For the past six weeks, Brazil’s La Petite Chambre Records has been releasing a weekly two-track EP in response to the crisis. Each release contains the same image of a lonely house, but with a different filter, making this series a sibling to Whitelabrecs’ Home Diaries. This week’s release arrives from James A. McDermid, with proceeds doubled by the artist before going to benefit the North Bristol Foodbank. McDermid is the first artist outside of the label’s current roster to contribute, but we suspect he won’t be the last.
McDermid’s EP is particularly forlorn, a pair of drone pieces that reflect the artist’s frustration and sadness as he has been unable to walk his favorite woods. “While the Sun Drowsily Blinks” is also informed by the Robert Graves poem “To Walk on Hills,” which one can play here while listening to McDermid’s track to create a pleasant overlap. “Hopeless and Chimerical” picks up the thread, as sonic waves lap against the speakers like the call of the great outdoors. The artist admits to enjoying isolation before it was enforced; now burdened by the “optionless immutable daily life,” he misses the opportunity for connection. The fact that he is making this connection through donations underlines the dual tone of the release.
The timbres of the series have stretched across the board. A_D_A‘s installment is slow and heavy, like a plodding heart. Mathematical titles seek to make sense of the crisis, reflecting exponential growth and decline, metaphors for multiple states. Purposefully “cold and depersonified,” the music recalls lives as statistics and the oddity of being so connected and disconnected at the same time. At the end of the first track, ambience gives way to light industrial beats. Proceeds benefit the Brazilian cultural center Teatro Espanca! ~ so maybe it’s not so cold after all.
Marco Scarrasatti‘s diptych is the “odd man out,” a pair of pieces for baritone sax, Tarpa and horn. It’s the sound of someone having fun at home, although it’s so abstract one might consider it a sonic scrawl. Yet this is the freedom the crisis has given us: freedom to experiment, to try things we’ve been putting off, to enjoy what we can while trapped inside. If Scarrassatti sounds a bit stir crazy, we don’t mind ~ especially when his proceeds are going to the São Paulo art studio Estúdio Fitacrepe SP.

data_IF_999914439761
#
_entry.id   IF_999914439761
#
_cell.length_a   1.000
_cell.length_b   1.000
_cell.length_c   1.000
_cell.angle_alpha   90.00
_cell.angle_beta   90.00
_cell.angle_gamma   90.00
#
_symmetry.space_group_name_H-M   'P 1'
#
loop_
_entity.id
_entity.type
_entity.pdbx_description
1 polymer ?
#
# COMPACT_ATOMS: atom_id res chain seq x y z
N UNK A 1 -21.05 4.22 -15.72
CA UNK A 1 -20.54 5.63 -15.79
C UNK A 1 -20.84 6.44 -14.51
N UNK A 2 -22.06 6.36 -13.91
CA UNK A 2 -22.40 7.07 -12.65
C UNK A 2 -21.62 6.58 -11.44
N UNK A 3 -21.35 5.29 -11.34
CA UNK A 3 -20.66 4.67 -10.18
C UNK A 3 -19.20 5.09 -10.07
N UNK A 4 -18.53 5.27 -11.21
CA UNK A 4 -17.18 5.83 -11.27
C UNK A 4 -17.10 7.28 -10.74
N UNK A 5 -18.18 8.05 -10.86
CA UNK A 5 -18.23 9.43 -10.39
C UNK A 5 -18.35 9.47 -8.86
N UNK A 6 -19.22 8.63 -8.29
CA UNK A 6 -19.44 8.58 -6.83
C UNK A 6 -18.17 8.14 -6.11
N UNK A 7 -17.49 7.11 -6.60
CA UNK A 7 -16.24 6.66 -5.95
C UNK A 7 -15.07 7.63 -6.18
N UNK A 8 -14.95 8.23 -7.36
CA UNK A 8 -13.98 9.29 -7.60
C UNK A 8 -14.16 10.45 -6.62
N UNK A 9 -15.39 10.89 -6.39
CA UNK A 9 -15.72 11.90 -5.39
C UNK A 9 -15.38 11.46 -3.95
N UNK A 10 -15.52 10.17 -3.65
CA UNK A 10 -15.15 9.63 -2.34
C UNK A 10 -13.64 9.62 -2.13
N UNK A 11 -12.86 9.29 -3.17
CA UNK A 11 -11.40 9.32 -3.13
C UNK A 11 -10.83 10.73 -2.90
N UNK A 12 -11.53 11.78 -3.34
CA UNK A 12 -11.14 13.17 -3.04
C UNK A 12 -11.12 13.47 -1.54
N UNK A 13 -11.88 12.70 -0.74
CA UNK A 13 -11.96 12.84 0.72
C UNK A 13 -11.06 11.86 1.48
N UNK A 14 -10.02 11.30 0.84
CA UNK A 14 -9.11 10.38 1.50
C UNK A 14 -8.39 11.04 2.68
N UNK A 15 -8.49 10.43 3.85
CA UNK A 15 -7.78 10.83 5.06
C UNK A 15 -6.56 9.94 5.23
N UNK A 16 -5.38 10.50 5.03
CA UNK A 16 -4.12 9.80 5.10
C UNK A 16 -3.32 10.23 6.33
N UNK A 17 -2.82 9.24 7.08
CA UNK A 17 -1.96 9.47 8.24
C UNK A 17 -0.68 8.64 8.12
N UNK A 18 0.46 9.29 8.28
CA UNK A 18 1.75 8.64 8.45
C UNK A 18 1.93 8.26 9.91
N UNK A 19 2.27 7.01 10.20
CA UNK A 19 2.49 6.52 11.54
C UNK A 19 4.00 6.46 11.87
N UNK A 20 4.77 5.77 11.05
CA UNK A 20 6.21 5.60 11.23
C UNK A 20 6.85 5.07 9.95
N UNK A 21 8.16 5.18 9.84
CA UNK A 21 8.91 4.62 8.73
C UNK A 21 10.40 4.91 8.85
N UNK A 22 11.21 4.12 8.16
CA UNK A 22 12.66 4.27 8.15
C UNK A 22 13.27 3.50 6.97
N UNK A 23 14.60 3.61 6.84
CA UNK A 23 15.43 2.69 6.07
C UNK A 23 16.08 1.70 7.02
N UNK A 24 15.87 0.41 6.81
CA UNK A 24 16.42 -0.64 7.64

Sentidoor‘s work is also experimental, albeit more accessible. The artist describes “Dentro” as “a capsule of lullabies,” which would also be a great name for an album (take note!). The piece is built around repeated loops of guitar, water and voice, nestled in a bed of electronics, reflecting the feeling of staying inside, surrounded by the safety of windows and walls. The piece gradually recesses into peace as instrument after instrument drop out. “Multitude” is more active, alert and static-charged, a clash of twinkle, crunch and drone. Listening is sensory overload, akin to watching too much of the news cycle. Yet even this quiets down by the end.
Lise makes us want to dance. While we can’t go to a club, we can dance around our living rooms or at the very least, bob our heads while sitting at our computers or in our cars. We need breaks like these from time to time, simple explosions of joy. “Experimentando as Noites” is the most joyous track of the project’s premiere dozen: three minutes of fun followed by a butter knife of peace. After this, “No Fim de Um Lugar” (“At the End of a Place”) brings us safely home, but in the classic sense: home is not a place to dread, but a comfort.
And finally (or first, as we have gone in reverse order), Constantina offers a warm pair of tracks, the first accompanied by a home video montage: a reminder of times past and the fact that generations before us had their own struggles and got through them. The pleasant guitar is joined midway by soft beats; the pace picks up and the camera goes into fast forward. Time seems to be going slowly right now, but these moments too will pass in an eye blink ~ so be sure to treasure your loved ones, watch over your communities, and know that solitude need not mean isolation. (Richard Allen)